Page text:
5. Using Too Little or Too Much Water

Some moisture is necessary for decomposition (you'll know things are just right when your pile feels warm and smells earthy). But if the pile gets too wet, there won't be enough oxygen for the microbes to complete their work. It's usually apparent when this happens because your pile will be a smelly, soggy mess. If you have this problem, mix in more dry fallen leaves, straw, or shredded paper. But if your pile seems mostly dry, add water a little at a time and mix it in until the materials are thoroughly damp.

6. Leaving Your Compost Pile Open

If you have a large property where you can locate your compost pile a distance from the house and mostly out of sight, you could get by without a lid or other covering. However, if your home is closer to your neighbors, covers are a good idea for aesthetic reasons. They also may be a municipal requirement in some suburban and urban areas. A covering also will help hold in heat, which is especially important in winter.

Commercial bins usually include a cover. A simple sheet of plywood over the top is enough if you're constructing your own compost bin. A tarp stretched over a makeshift wooden frame for an open pile on the ground will prevent your compost from getting too wet during rainy periods and help discourage critters. It's best to allow several inches of space between the top of the pile and the cover, so there's plenty of available oxygen.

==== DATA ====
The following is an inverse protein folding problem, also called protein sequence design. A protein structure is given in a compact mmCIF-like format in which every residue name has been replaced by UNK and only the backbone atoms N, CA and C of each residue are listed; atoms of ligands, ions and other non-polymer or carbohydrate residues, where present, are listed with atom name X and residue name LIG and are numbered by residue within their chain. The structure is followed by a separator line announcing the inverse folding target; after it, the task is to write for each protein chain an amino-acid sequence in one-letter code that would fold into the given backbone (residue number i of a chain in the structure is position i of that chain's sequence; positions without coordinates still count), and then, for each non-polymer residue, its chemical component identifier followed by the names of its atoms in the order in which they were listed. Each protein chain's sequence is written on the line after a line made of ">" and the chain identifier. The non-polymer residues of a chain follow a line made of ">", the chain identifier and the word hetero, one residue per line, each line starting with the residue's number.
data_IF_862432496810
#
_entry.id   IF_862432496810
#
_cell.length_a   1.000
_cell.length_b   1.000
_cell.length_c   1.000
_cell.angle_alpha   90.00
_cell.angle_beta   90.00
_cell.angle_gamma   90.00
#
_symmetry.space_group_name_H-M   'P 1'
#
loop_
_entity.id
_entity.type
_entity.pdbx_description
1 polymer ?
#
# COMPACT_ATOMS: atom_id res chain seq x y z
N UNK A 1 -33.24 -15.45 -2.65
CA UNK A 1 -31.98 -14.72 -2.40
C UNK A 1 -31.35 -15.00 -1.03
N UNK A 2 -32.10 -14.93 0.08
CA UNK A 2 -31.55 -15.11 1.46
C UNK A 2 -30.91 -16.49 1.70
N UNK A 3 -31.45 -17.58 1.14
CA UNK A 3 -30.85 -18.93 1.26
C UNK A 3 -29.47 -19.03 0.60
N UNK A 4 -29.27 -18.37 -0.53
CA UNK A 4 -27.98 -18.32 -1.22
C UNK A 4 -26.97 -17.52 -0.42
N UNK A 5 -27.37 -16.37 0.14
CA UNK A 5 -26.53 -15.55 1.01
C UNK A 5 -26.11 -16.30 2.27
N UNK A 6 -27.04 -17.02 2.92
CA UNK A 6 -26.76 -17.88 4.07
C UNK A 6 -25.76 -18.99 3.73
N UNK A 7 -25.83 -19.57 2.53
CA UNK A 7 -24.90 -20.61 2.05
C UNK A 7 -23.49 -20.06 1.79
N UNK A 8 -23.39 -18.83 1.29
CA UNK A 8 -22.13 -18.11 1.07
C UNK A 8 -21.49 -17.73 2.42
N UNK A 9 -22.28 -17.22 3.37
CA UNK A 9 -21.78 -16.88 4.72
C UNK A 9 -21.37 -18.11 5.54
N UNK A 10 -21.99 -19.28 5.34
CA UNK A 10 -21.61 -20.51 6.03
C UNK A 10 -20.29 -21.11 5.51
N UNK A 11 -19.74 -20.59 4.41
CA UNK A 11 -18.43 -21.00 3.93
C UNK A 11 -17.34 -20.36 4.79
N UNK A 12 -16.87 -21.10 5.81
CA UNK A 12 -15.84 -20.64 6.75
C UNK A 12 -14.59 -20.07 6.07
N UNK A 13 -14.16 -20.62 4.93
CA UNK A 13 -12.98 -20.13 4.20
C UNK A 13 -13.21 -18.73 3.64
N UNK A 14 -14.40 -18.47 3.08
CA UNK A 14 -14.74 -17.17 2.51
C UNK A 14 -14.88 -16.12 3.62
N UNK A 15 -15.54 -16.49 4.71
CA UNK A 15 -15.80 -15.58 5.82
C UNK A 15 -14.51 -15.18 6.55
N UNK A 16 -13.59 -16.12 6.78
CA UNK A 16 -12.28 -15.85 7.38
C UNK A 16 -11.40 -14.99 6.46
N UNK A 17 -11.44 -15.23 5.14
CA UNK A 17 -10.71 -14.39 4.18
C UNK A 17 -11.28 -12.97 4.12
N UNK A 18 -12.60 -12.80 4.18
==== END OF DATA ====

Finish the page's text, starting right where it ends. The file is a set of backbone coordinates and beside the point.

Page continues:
7. Not Aerating

As soil composting progresses, the center of the pile can become oxygen-starved. Stirring up the pile helps get air to all parts. For compost piles that sit on the ground, this can be done with a pitchfork or a compost aerator ($34, Walmart), which is a tool designed specifically for the task. You can also simply poke holes into the pile's interior with a broom handle, piece of rebar, or a long-handled weeding tool

A compost tumbler (a bin that rotates) is aerated each time you turn it, but don't overfill it, or there won't be room for the compost to move around. While there's no set rule on how often to aerate, once or twice a week is usually enough.

8. Continually Adding to Your Compost Pile

compost soil on shovel
Marty Baldwin

If you keep adding fresh material to a pile or bin, your compost will never be ready to use. Once you mix enough material, don't add any more so what's there can cook. Depending on how hot your pile gets, it usually takes between 3 weeks and 3 months to get finished compost. If you want to speed up the process, shred the material before adding it to the pile and aerate more often. With more surface area, microbes can do their work much faster.

When your pile seems finished, you may find some material that hasn't decomposed (some materials, like eggshells and corn cobs, can take a bit longer). No problem, just sift them out and toss them in with the batch that's still in progress. Finished compost has an earthy smell, is dark and crumbly, and you can no longer identify the wastes you added to it. Now it's ready for your garden!